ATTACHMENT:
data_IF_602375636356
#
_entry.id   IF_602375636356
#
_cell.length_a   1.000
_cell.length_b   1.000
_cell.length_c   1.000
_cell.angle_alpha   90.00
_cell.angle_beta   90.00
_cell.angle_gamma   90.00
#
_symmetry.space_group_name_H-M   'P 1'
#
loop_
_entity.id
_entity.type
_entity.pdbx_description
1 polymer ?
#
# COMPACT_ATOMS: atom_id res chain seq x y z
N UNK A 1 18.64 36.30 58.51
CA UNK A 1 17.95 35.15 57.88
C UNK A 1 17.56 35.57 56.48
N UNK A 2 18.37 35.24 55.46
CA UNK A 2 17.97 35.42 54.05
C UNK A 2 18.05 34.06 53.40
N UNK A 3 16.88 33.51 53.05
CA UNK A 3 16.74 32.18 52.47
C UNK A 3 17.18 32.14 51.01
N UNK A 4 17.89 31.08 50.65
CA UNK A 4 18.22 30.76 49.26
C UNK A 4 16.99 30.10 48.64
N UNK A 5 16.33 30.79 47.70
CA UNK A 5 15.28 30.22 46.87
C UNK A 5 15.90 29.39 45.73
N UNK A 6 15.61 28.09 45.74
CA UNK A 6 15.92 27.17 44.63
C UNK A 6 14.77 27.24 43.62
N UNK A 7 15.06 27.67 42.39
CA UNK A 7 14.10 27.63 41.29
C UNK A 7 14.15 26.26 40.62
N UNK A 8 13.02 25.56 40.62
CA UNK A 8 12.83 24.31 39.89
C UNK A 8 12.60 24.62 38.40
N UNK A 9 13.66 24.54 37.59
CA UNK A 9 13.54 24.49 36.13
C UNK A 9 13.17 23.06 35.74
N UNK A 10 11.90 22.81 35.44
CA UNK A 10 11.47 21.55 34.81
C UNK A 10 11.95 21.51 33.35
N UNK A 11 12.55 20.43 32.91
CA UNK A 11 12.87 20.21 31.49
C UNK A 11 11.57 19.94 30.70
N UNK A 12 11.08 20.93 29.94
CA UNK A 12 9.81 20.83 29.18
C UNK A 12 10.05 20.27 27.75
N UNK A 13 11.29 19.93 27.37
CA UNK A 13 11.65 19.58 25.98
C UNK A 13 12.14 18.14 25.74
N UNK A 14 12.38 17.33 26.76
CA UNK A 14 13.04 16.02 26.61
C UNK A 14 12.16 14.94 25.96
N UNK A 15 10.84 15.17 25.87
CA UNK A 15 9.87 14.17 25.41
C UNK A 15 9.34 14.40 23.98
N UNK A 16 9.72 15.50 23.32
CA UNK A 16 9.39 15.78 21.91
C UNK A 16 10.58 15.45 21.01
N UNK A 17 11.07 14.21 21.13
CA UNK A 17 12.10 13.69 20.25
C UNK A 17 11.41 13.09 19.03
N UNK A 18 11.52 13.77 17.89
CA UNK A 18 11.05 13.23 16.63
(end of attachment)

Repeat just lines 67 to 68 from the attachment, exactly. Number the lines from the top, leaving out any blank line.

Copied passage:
CA UNK A 16 9.39 15.78 21.91
C UNK A 16 10.58 15.45 21.01